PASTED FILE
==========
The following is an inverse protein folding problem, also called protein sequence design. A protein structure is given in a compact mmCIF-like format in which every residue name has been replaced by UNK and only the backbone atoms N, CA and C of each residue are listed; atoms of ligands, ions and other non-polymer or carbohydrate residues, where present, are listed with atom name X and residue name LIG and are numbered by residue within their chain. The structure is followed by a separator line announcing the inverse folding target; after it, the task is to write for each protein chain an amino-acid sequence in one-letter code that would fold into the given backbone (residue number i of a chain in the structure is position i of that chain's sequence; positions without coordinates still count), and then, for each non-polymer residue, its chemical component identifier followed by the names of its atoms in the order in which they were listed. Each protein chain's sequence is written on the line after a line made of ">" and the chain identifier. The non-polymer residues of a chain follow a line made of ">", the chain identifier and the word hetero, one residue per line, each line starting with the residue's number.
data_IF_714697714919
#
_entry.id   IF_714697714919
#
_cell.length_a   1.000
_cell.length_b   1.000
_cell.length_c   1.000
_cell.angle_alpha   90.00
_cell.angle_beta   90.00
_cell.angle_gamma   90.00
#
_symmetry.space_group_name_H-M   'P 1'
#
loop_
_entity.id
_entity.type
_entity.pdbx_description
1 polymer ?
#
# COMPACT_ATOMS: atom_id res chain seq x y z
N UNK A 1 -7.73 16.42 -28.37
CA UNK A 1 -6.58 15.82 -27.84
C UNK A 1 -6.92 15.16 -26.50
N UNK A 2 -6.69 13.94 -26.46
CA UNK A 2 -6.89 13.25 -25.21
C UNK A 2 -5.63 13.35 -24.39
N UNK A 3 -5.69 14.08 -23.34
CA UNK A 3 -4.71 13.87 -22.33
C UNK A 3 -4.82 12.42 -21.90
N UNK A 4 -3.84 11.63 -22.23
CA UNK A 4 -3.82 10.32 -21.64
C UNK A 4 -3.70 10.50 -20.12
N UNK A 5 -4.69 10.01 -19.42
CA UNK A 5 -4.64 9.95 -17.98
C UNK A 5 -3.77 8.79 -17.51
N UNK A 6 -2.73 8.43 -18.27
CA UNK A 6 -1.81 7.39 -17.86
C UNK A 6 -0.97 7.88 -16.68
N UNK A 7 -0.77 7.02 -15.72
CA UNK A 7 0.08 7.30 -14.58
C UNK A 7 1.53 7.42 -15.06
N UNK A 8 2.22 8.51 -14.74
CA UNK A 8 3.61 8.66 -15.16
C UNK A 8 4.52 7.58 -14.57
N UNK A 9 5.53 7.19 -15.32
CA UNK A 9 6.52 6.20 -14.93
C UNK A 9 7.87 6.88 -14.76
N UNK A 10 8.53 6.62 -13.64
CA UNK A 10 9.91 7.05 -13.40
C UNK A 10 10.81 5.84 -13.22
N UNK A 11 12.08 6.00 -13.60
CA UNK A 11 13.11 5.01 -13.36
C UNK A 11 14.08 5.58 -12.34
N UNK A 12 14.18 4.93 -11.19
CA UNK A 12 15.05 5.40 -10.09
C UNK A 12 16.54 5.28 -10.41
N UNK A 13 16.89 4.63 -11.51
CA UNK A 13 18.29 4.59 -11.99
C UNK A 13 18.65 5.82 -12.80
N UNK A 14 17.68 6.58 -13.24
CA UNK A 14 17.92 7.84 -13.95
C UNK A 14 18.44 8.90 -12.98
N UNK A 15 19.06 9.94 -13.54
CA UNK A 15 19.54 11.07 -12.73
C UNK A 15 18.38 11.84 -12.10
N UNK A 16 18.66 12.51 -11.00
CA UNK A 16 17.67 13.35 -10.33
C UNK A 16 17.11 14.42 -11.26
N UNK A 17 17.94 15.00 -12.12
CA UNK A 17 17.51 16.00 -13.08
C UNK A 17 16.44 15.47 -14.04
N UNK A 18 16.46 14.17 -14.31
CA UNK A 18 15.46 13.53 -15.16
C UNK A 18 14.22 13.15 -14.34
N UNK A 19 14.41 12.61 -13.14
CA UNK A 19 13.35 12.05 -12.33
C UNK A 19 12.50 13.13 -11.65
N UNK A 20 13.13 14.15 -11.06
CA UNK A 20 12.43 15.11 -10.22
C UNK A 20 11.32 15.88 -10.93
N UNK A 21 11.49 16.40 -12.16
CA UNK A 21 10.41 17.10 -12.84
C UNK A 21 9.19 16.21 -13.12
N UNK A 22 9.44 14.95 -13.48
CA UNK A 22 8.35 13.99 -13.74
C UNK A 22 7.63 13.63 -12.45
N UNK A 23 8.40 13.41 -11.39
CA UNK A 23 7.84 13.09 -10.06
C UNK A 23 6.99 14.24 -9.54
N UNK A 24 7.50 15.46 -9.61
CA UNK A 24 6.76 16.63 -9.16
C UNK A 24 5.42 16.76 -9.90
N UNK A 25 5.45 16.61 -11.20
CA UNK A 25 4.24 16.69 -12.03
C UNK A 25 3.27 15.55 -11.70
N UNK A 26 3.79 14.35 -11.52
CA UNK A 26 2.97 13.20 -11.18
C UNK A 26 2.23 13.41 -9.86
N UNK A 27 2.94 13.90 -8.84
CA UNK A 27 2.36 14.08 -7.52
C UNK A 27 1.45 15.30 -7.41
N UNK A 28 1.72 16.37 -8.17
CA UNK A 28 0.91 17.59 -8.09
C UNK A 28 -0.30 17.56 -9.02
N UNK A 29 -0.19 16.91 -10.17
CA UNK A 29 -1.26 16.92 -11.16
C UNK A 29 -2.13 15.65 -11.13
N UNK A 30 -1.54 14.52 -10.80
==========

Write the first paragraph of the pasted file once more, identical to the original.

The following is an inverse protein folding problem, also called protein sequence design. A protein structure is given in a compact mmCIF-like format in which every residue name has been replaced by UNK and only the backbone atoms N, CA and C of each residue are listed; atoms of ligands, ions and other non-polymer or carbohydrate residues, where present, are listed with atom name X and residue name LIG and are numbered by residue within their chain. The structure is followed by a separator line announcing the inverse folding target; after it, the task is to write for each protein chain an amino-acid sequence in one-letter code that would fold into the given backbone (residue number i of a chain in the structure is position i of that chain's sequence; positions without coordinates still count), and then, for each non-polymer residue, its chemical component identifier followed by the names of its atoms in the order in which they were listed. Each protein chain's sequence is written on the line after a line made of ">" and the chain identifier. The non-polymer residues of a chain follow a line made of ">", the chain identifier and the word hetero, one residue per line, each line starting with the residue's number.